Growing the Next Generation of Philanthropy

Thursday, June 11, 2015


Youth Advisory Committee (YAC), Youth Action Council (YAC), Youth Advisory Council (YAC)… while the names may differ, one central point we can agree upon: YACs are creating a pipeline for the next generation of social evangelists and change makers critically needed to solve the world’s most pressing issues. 

For more than 20 years (and thanks to W.K. Kellogg Foundation’s generous backing) YACs have existed at community foundations throughout the state, designed to empower young people to make a difference in their communities. Today, more than 1,500 young people serve on 86 youth grantmaking committees with endowment fund assets exceeding $62 million.

But what happens when YACkers grow to be young adults?

To answer this, hear from a recent YAC alum, Danielle LaJoie, as she shares in her own words her journey from a YAC member in Battle Creek, Michigan to a program assistant intern at the National Center for Family Philanthropy Program in Washington, D.C. - all while balancing school, social commitments and all else life as a sophomore in college brings.  

Written by Danielle LaJoie

My freshman year of high school I submitted an application for the Battle Creek Community Foundation Youth Alliance Committee (YAC), and with that one decision I started on a journey that would lead me across my city,  the state of Michigan, and eventually to Washington D.C. as I discovered my growing love of philanthropy.

My initial experience with YAC in Battle Creek was very similar to my peers across the state. At first I wasn’t sure what I was getting myself into, but over time I began to learn about Youth Grantmaking, Youth Service, nonprofits, and Community Foundations in a deep and meaningful way. After attending my first Youth Grantmakers Summer Conference I knew that the growing field of Youth Philanthropy was where I needed to be, so I applied to and later joined the CMF Michigan Community Foundations Youth Project (MCFYP) Committee. My experience with MCFYP has been invaluable to me as a way to explore my passions, strengthen my knowledge of the field, network with different foundations across Michigan, and facilitate three incredibly empowering Youth Grantmaking Conferences.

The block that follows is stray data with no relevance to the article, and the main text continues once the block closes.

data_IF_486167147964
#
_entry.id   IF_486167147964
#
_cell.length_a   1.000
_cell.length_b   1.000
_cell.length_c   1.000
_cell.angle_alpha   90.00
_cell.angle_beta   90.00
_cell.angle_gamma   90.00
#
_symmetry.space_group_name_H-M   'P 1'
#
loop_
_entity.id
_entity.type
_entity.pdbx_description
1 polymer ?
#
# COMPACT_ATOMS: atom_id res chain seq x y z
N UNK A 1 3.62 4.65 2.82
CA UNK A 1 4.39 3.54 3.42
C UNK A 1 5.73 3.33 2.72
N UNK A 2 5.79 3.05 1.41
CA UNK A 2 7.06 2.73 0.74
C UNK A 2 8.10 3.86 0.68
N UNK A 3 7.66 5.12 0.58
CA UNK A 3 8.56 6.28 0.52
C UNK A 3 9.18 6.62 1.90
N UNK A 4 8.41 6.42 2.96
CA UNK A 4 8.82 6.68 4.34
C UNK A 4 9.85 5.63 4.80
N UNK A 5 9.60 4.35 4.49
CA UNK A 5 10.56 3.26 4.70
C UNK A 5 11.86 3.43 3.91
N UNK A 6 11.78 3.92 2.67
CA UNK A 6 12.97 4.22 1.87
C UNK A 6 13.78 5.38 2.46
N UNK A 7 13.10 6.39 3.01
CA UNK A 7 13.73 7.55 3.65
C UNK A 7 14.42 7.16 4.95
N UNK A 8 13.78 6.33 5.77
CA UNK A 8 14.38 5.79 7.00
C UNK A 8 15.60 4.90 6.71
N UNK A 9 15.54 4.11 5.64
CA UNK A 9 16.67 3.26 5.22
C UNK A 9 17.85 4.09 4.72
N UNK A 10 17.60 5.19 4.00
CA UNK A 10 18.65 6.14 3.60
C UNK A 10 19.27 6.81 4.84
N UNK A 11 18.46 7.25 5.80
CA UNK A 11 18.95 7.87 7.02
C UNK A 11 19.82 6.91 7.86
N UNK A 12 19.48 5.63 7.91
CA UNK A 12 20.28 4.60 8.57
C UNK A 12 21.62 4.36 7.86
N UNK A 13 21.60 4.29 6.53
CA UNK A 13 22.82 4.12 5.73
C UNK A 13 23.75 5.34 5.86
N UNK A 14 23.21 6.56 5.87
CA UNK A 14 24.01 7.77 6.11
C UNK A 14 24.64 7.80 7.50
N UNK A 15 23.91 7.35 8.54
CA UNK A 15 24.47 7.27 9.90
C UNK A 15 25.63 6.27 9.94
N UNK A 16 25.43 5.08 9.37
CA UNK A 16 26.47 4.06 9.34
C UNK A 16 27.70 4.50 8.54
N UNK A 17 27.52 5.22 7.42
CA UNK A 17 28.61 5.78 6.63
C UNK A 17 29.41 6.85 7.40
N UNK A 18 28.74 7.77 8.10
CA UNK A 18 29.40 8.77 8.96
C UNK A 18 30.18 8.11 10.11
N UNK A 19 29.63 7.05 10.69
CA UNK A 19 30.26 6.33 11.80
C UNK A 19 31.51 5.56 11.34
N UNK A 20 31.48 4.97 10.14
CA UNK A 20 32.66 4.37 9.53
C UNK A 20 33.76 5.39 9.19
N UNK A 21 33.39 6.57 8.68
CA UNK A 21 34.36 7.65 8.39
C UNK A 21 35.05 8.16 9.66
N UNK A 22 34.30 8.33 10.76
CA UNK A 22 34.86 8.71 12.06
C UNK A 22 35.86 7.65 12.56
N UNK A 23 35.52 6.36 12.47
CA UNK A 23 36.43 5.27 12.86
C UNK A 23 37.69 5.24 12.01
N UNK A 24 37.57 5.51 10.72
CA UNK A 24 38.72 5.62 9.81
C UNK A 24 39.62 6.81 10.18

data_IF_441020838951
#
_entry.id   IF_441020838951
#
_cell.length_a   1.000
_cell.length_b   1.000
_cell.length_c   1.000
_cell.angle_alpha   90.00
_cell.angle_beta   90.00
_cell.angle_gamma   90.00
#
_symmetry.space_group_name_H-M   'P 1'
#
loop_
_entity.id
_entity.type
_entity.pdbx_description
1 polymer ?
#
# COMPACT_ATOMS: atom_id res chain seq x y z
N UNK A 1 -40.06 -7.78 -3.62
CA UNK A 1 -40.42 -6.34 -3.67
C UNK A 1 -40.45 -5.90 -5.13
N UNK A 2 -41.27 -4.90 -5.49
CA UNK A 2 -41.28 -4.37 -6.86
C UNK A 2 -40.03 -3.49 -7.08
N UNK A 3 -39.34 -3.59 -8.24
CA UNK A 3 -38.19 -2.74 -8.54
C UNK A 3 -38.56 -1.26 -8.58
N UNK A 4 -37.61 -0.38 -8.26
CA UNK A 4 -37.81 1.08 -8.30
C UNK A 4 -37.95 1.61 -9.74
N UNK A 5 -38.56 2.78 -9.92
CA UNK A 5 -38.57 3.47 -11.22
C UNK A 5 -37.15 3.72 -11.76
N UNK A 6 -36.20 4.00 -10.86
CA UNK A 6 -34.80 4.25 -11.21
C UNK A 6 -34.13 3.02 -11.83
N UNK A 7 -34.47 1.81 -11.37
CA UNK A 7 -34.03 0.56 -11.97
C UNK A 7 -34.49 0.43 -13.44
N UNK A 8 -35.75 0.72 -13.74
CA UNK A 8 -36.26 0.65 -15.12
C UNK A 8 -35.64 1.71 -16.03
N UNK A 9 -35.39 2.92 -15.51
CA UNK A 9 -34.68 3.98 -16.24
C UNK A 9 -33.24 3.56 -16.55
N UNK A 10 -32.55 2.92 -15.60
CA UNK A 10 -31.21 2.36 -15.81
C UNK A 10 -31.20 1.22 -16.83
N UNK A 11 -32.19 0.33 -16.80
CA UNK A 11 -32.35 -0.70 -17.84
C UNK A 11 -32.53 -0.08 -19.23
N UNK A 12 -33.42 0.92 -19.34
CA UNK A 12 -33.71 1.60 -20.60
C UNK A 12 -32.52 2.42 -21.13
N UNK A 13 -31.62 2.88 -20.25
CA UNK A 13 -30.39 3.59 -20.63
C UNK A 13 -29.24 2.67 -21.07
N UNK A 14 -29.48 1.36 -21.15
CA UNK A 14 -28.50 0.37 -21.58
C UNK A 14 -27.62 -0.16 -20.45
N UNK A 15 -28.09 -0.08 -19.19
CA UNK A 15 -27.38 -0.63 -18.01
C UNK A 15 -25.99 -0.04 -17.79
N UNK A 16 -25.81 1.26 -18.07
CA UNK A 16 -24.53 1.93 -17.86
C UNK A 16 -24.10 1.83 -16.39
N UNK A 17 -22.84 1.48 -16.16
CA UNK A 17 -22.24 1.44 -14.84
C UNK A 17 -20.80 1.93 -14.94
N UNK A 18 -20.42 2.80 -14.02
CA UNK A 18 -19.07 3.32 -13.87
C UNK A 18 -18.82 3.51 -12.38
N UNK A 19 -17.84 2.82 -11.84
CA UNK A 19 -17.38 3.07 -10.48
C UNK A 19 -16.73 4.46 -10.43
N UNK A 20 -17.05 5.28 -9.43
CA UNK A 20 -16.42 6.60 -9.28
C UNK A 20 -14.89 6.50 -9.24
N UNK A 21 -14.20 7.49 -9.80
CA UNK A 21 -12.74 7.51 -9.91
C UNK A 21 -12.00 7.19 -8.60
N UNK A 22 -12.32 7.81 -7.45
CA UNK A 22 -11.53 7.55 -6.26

Although my time serving on the MCFYP committee is coming to an end, there is another opportunity that allows me to keep my passion for philanthropy growing. Youth Philanthropy Connect (YPC) is a program of the Frieda C. Fox Family Foundation that serves as a national network of young philanthropists hailing from both community and family foundations, which I have had the pleasure of engaging with through their Leadership Team over the past year. From connecting with YPC I’ve met people from across the country that are passionate about similar things that I am and are doing work that I’m excited about. YPC also has invited me to present two sessions at their Midwest regional gathering being held in Indianapolis later this month. One explores social media as a tool for social change and telling your story, while the other I will be facilitating with two of my fellow MCFYP committee members about mapping a community’s needs.

It is because of these experiences that as a sophomore in college I am now living in Washington, D.C. working as the Program and Marketing Assistant for The National Center for Family Philanthropy (NCFP), a nonprofit resource center that aims to support Family Foundations and those who work with them. The connections I’ve made with philanthropists and leaders through MCFYP and YPC put me in touch with many other nonprofits and resource centers, but I was lucky enough to find an internship position with NCFP that plays to the skills I have learned while developing new ones that I haven’t yet tried. Although I have only just begun my work with NCFP I am already showing my Community Foundation and Youth Philanthropy roots in the projects I’ve undertaken such as working with Next Generation programming for Family Foundations and learning about the NCFP Community Foundations Initiative that looks at how Family and Community Foundations can work together. It seems as though I’ve come a long way from sitting in my first YAC meeting - which many youth could be doing this month - but I know that my philanthropic journey is just beginning and there is still so much more of this field for me to see.


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